Even if you don’t care about sports or the numbers that guide and define them, the MIT Sloan Sports Analytics Conference is a fascinating dissection of systems: how they work, who manages them, how they gather and process data, and the technologies they rely on.
Teams and venues have an exponentially-increasing reliance on frictionless customer experiences, and Small Planet attended the conference again this year to learn as much as we could. Plus it’s just cool talking about all this stuff.
Beginning at the end: this lively and occasionally quite awkward final panel is worth watching, especially Morey’s unvarnished thoughts on crazy soccer rules and Bill James on the looming crisis for baseball.
In the “How Big Is Your Jumbotron?” session, there was speculation that some level of facial recognition technology could be deployed in 75% of pro stadiums and arenas in as little as 5 years. And it would be used in myriad ways: gate admission, food/beverage purchasing, security.
It’s generally (and genuinely) seen as a positive. As with airport gate entry, it could make a lot of in-stadium experiences more pleasant. However … not a lot of talk about privacy or data protection. Feels like a way to gather more behavioral data, package it, and leverage it to sell us more stuff, under cover of faster beer lines and keeping us safe.
The New Realities for Venues
It’s easier than ever to not go to a live sporting event. The at-home and online experiences are slick, plentiful, and easy, so why slog out to the Meadowlands?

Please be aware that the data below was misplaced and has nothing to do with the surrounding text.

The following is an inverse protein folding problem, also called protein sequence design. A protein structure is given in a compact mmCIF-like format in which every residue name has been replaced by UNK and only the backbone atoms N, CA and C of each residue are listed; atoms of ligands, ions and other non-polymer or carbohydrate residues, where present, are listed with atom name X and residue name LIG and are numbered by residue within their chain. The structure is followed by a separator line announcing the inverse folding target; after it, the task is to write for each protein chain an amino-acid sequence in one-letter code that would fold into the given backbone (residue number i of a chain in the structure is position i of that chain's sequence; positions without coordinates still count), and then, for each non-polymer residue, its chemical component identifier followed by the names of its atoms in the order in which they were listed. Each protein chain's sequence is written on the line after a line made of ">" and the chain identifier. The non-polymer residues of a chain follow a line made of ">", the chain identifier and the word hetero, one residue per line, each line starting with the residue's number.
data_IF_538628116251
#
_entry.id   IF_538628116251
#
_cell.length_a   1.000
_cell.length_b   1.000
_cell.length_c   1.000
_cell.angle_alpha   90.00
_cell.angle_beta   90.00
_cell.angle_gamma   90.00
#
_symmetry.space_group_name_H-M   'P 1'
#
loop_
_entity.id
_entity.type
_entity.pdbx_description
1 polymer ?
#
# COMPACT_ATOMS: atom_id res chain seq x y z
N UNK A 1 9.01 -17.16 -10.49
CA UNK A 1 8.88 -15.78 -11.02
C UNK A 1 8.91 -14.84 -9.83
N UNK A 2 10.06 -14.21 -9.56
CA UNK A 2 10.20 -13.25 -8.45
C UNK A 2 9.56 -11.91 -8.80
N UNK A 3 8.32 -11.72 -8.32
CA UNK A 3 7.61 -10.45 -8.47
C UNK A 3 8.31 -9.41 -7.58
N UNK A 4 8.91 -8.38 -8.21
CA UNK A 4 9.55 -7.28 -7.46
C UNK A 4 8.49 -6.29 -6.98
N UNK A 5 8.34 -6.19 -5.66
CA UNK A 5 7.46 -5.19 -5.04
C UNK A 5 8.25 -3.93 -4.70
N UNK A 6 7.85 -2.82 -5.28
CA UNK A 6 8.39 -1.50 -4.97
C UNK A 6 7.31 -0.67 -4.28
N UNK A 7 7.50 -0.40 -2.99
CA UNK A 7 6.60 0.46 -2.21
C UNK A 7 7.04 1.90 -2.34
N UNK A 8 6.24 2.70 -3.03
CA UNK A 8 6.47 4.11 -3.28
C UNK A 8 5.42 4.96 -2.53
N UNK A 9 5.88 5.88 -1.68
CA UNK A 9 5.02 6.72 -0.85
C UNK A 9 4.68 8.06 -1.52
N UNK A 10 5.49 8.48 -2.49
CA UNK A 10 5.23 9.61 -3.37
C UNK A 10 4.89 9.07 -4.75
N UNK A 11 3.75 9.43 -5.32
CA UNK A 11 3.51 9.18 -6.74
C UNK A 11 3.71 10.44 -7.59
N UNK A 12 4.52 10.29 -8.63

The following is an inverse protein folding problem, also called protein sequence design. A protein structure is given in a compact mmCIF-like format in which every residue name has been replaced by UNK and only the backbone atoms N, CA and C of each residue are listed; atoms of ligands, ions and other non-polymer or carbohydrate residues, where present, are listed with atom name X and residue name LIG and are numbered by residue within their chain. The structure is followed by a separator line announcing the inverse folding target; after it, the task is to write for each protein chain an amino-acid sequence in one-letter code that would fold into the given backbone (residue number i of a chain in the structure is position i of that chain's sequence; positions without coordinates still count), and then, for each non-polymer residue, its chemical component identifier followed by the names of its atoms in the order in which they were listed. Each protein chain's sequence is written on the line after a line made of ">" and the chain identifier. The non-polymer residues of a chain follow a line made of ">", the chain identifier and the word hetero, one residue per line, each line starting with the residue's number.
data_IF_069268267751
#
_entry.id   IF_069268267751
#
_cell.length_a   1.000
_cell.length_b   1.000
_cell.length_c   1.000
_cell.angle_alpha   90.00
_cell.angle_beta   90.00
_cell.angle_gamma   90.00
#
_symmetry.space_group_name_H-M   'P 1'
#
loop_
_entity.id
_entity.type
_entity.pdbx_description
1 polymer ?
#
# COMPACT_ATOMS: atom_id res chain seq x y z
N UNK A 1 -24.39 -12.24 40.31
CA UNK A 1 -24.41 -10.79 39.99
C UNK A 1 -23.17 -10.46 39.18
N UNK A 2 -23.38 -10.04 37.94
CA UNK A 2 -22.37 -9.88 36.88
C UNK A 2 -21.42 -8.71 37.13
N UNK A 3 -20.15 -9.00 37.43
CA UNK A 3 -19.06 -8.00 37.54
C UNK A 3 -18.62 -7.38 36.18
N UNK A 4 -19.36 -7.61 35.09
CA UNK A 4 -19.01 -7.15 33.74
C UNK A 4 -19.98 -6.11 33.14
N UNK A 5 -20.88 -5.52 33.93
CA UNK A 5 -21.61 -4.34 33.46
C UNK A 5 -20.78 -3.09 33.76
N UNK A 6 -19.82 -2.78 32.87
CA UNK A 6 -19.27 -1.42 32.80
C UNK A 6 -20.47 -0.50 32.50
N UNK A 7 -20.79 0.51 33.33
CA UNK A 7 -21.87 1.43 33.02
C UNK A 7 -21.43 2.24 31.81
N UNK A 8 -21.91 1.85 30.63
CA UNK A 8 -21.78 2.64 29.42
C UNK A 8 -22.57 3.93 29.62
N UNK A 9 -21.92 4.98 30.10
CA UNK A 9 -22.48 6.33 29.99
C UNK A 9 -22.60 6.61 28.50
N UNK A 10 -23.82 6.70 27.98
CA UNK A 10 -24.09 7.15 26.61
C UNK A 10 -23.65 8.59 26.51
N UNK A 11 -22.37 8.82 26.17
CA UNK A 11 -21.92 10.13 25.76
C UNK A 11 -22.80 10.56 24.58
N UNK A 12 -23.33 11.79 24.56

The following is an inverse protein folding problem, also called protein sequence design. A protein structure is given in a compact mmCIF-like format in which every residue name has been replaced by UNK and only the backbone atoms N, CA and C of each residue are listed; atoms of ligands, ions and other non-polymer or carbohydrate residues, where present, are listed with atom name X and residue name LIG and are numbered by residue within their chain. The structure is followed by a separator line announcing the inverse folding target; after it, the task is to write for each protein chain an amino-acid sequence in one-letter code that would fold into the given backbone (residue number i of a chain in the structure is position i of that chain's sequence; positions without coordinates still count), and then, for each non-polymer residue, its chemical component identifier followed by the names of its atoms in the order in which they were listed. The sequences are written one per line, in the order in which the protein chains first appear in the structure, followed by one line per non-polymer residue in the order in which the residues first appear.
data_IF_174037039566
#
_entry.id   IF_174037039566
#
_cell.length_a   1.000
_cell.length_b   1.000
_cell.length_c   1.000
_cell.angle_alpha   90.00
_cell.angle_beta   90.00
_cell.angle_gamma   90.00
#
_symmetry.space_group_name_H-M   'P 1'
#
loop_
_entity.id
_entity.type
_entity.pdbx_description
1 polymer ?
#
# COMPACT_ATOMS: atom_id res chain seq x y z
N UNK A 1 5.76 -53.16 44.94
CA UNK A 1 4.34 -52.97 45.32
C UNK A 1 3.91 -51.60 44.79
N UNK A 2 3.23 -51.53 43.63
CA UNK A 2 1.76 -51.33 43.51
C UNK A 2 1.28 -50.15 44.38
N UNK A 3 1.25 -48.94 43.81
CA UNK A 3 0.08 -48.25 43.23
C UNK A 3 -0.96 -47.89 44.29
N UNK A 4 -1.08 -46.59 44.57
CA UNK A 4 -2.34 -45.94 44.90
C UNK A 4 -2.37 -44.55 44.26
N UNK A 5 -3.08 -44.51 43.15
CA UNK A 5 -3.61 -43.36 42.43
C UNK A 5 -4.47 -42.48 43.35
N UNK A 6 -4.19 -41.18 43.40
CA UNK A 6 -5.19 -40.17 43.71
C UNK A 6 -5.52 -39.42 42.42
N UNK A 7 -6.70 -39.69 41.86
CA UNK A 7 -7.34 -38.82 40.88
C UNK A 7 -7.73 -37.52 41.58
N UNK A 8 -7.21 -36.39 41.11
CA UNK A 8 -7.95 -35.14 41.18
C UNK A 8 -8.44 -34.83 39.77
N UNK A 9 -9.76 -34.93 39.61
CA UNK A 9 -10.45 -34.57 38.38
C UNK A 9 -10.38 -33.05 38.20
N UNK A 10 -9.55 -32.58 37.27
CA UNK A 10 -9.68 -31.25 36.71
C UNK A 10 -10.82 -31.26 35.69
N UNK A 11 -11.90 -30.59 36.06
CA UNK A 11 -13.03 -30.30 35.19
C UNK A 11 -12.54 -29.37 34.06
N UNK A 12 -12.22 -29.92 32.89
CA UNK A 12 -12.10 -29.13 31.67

This echoes the “Netflix and Chill” streaming era, where the quality of content and ease of access viably compete with theater experiences. Sports venues are under pressure to make the live experience worth paying for. As stadiums and arenas become more expensive to build, more wired, and more desirable as multi-purpose gathering spaces, ownership can’t afford to pay rent on a space that gets used only once or twice a week.
Additional event bookings like concerts and fan gatherings are part of the solution, as are ways to use or rent out the facilities (kitchens, suites, meeting areas, bars and restaurants) in off times.
Interesting tidbit: Gillette Stadium has well under a million people, total, attending home Patriots games over the course of a season. It has 13 million attending events throughout the year on non-game days.
Cashierless Purchasing and 5G
The drive to cashierless purchasing is moving quickly too. Long lines are still a pressure point, and some stadiums are looking to pilot “grab and go” food and beverage services over the next year (again, using facial recognition tech). Amazon and Major League Baseball have been circling around a tech licensing deal for months
It wasn’t that long ago that arenas were doing everything they could to stop you from looking at your own screen during a game, even debating whether WiFi could or should be offered to attendees. That tune has changed.
There’s a full embrace of how 5G can improve the fan experience and make in-game, in-venue wagering a reality very soon. Over the last 8 months, Verizon’s rolled out 5G to 24 pro football stadiums and indoor arenas. Interesting article on it here.
New Orleans Pelicans star Zion Williamson had over a million Instagram followers when he was in high school.
Boston’s TD Garden has up to 85% mobile entry for games.
New York residents bet $837 million on sporting events in New Jersey in 2019.